Homeland Security Chief Janet Napolitano was in Brussels in January, 2010, on a week long worldwide trip on security; discussing better ways to investigate and enforce new laws and regulations governing the use of chemicals and everyday solvents in the United States.
Someone should inform Ms. Napolitano, that our country, and its foundations in freedom of thought and liberty, is not a nation that has as its core a set of laws based in fear.
In 1776, our founder fathers had a vision of what America should be, and defined it in a document known as the Declaration of Independence, and then again in 1787 set it down in a set of concrete rules of governance, to define what is was, which came to be known as The Constitution. The documents are unique for a variety of reasons both what is parallel about both documents, and the mindset of the men that wrote them, is that it limited what government can do, or has the right to to do.
One of the most startling phrases for the Declaration is the following:
We hold these truths to be self-evident, that all men are created equal, that they are endowed by their Creator with certain unalienable Rights, that among these are Life, Liberty and the pursuit of Happiness.
What is startling about this, is the functional point that ALL men were created equal, and in stating that in a legal document, it became a resounding rebuke to those who believed that monarchical rule was only functional possibility for a form of government. It viewed that no person (men) were superior to another, either by birth, heritage or education or background.
This was further emphasized in the Constitution by spelling out limited and specific guidelines on how a government was run. It based its legal authority not in a divine right of kings, but inherent in every man as being equal.
The authorship of such documents was, of course, revolutionary (pardon the pun) not only from an historical point of view, but also from a philosophical one. Christianity had always had this fundamental value at its roots, but never before had a secular document established it as a form of government. As a result, the men that authored the document, and its signers, were marked for death by the Crown of England as revolutionaries and rebels. Most of the signers of the document came to bad ends as a result.
Of the 56 signers of the document; although 22 were lawyers by trade, 14 were simple farmers who were landowners in the vicinity. Many of the lawyers were disbarred from English courts as a result, and five of the signers were captured by the English and either hung or died in prisons.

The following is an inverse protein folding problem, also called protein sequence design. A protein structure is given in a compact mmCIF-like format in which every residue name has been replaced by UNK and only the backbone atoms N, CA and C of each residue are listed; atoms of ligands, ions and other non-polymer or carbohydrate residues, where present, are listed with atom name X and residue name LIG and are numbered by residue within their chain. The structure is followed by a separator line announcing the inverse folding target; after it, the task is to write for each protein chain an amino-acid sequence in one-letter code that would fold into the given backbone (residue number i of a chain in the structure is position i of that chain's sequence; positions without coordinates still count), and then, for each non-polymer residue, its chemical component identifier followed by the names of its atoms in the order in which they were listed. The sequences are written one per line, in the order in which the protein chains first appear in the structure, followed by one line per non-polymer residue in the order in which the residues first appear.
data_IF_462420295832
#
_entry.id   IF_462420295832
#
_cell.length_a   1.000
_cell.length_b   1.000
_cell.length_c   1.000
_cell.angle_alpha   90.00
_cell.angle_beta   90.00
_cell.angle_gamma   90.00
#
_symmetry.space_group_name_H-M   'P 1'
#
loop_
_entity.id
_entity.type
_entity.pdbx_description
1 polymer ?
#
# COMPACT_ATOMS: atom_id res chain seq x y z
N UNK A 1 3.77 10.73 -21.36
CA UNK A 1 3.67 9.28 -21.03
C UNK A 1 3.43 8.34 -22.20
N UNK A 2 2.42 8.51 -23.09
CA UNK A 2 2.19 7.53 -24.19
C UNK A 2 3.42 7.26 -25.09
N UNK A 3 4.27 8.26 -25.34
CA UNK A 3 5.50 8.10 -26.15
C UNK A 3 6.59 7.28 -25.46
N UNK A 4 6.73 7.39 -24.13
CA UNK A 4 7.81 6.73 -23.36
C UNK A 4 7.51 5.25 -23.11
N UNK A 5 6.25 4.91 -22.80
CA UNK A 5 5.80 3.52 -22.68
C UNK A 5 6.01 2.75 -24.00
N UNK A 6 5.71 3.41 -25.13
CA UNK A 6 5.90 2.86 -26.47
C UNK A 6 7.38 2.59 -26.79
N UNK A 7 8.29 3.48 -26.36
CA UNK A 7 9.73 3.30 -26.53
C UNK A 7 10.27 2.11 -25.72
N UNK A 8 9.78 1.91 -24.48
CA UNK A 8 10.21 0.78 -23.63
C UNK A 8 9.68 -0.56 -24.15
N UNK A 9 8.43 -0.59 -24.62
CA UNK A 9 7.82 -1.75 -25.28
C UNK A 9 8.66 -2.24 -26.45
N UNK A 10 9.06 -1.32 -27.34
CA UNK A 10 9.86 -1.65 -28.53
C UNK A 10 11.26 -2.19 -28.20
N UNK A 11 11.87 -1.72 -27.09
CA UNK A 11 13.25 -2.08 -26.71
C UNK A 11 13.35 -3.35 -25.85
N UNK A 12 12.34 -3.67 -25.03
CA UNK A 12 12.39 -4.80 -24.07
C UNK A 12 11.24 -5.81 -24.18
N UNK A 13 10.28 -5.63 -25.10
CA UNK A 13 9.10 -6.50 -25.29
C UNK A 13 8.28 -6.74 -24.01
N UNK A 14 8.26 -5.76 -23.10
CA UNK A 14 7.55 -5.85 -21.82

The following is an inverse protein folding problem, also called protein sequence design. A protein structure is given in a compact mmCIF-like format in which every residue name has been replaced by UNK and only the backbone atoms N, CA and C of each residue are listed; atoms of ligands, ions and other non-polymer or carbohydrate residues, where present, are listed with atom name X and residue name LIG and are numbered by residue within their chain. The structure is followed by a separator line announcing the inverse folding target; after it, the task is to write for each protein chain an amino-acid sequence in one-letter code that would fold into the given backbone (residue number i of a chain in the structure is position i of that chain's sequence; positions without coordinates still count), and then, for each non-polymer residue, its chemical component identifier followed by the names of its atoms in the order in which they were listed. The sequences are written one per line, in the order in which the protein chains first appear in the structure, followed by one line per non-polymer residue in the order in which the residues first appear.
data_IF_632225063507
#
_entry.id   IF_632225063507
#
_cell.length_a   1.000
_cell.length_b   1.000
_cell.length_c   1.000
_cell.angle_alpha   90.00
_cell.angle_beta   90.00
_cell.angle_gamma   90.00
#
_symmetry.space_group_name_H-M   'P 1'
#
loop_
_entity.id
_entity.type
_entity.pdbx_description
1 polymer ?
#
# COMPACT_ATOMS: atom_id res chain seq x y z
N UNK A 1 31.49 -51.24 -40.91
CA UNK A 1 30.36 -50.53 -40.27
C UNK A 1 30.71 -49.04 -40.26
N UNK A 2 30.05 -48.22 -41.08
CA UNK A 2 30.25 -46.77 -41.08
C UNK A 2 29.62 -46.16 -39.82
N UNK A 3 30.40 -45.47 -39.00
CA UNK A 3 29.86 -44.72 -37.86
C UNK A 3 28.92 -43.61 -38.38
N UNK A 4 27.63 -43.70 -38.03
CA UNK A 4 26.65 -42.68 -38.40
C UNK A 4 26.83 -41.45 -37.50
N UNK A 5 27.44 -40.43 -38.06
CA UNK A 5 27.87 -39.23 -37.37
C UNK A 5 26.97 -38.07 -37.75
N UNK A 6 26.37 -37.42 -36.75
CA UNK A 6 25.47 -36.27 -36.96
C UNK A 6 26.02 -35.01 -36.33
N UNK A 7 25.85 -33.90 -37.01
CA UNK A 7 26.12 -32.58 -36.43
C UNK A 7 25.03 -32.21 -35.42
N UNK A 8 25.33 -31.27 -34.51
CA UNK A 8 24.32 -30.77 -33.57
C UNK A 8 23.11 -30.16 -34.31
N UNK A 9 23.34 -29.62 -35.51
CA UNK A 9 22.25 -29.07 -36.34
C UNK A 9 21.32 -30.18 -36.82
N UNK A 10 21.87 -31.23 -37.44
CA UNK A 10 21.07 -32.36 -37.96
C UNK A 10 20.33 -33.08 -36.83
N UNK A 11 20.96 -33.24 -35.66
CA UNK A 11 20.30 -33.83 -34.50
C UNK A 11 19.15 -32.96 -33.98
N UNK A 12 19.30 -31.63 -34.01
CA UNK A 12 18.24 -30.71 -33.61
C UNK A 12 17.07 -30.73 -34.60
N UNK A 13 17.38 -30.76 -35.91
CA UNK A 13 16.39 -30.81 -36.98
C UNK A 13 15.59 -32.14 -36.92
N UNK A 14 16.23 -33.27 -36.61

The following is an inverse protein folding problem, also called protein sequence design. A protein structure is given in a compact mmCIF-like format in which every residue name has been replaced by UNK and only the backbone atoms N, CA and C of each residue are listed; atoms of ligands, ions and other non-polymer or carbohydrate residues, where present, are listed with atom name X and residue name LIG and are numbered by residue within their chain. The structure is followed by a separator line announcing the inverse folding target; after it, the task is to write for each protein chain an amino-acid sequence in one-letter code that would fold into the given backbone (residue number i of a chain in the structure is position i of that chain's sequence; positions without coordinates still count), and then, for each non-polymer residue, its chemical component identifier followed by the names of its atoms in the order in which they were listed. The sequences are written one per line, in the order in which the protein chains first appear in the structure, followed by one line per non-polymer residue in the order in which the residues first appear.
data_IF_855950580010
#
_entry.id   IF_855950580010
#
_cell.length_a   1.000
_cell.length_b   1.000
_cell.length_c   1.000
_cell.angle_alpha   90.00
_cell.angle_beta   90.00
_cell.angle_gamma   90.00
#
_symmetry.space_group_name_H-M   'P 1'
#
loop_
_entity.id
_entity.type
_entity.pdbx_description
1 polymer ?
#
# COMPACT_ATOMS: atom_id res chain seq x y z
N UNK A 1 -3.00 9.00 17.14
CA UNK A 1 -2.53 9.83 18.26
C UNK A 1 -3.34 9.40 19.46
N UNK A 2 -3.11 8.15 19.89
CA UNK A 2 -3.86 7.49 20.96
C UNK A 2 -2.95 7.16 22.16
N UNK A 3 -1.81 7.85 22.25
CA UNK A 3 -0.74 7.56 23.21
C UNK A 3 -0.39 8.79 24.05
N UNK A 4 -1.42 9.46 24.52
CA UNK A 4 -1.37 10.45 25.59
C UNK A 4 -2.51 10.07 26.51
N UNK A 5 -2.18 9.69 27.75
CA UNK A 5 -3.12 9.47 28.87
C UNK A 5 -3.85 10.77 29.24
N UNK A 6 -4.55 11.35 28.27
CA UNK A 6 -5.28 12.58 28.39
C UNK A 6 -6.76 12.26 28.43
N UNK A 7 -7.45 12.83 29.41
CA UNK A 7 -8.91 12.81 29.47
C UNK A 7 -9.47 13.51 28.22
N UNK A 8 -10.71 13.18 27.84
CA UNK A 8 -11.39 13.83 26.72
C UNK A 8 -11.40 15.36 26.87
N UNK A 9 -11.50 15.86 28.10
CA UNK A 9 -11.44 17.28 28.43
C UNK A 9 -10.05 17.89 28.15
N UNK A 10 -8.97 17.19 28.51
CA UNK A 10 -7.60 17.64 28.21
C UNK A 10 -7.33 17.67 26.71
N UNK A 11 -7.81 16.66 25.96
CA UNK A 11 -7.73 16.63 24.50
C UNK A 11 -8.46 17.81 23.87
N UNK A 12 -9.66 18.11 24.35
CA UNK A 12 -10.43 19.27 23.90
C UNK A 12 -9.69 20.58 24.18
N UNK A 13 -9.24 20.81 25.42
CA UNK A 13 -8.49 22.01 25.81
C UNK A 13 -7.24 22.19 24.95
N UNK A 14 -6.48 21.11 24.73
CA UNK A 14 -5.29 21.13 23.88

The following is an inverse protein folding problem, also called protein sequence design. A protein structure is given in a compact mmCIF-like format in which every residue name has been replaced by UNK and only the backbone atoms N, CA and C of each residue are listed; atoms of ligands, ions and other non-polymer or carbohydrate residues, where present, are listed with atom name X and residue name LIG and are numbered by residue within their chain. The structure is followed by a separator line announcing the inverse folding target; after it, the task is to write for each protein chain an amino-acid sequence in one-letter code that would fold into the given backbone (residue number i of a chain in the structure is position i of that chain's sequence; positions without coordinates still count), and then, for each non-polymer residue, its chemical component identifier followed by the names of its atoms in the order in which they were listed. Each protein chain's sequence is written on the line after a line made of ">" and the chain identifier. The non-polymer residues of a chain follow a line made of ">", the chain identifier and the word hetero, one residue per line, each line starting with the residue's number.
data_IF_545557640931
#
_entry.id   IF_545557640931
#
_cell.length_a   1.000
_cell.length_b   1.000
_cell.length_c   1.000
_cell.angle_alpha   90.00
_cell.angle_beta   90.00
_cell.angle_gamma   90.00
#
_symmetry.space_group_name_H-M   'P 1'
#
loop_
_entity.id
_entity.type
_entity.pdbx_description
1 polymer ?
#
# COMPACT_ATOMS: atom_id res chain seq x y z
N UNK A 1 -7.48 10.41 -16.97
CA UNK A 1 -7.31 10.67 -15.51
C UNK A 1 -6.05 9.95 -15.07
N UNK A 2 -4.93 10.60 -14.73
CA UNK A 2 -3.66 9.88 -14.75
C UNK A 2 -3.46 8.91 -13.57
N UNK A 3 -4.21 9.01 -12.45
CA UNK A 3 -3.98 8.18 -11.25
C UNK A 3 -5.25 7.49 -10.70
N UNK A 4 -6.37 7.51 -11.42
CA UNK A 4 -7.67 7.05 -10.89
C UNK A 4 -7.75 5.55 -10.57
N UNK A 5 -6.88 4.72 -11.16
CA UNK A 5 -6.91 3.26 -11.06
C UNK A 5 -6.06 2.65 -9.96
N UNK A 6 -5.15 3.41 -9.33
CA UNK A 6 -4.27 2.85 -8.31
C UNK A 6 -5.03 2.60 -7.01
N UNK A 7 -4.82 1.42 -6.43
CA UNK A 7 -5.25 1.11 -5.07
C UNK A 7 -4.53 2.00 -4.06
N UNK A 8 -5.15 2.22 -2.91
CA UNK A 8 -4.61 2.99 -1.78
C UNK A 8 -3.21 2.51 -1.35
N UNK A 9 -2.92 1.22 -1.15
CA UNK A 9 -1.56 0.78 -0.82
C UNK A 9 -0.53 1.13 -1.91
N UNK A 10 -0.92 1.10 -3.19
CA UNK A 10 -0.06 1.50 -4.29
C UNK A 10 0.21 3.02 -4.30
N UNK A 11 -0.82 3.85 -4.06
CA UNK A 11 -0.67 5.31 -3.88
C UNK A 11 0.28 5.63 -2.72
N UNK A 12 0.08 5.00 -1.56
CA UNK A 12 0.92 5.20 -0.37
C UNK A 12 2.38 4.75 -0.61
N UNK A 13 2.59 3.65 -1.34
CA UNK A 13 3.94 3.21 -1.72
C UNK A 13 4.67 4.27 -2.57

Colonel Thomas McKean of Delaware wrote to John Adams that he was:
“hunted like a fox by the enemy – compelled to remove my family five times in a few months, and at last fixed them in a little log house on the banks of the Susquehanna . . . and they were soon obliged to move again on account of the incursions of the Indians.”
Abraham Clark of New Jersey had two of his sons captured by the British during the war. The son of John Witherspoon, a major in the New Jersey Brigade, was killed at the Battle of Germantown. Eleven signers had their homes and property destroyed. Francis Lewis’s New York home was destroyed and his wife was taken prisoner. John Hart’s farm and mills were destroyed when the British invaded New Jersey and he died while fleeing capture. Carter Braxton and Thomas Nelson (both of Virginia) lent large sums of their personal fortunes to support the war effort, but were never repaid.
The reason I go into such detail is that I want to take the time to point out that not one of these men renounced what they had done; all knew the risks of what they did, and despite that knowledge forged ahead with the action. Even faced with the prospect of execution and imprisonment, and their families the same, there is never any evidence that a single signer or author of our founding government ever turned their back on their actions.
They were not afraid, is my central point. They knew that the consequences of freedom (which was often death or worse), far outweighed the spectre of a loss of freedom.
So this week when Janet Napolitano, under orders from the President, pressed forward with the agenda of more oversight, and more ‘protections’ from terrorists at the expense of our freedoms, I cringed a little bit inside. America cannot be run, nor was it founded, upon cowardice in face of protecting our liberty. By using the power of government to deny individual liberty in the face of violence or danger, we are doing exactly the opposite of what our Founding Fathers intended for our country. The risks to the signers were far greater than the risks we face today from a potential terror attack, yet we so willingly sign up to have our bodies searched, our livelihoods impinged by government regulation and oversight, and have the envelope of our legal rights pushed to their limits.
Our government daily looks for ways to bend the law just a little more for our “protection”, while our ancestors looked for ways to expand them.
Americans must stand up and take note of this, and must put a stop to the expansion of government, and the abuse of our rights and freedoms by the Department of Homeland Security. Does this mean, there might be some possible to risk to safety? It’s entirely possible.
But as the framers and signers of founding government leaders were fearless in defense of liberty, so should Americans today should be.
Napolitano: Threat in Everyday Chemicals (foxnews.com) “Homeland Security And TSA: Fear, Paranoia At A Walmart (newsjunkiepost.com) The U.S. Constitution: The Source of ALL Authority (dakotavoice.com) Where do our rights come from? (3quarksdaily.com)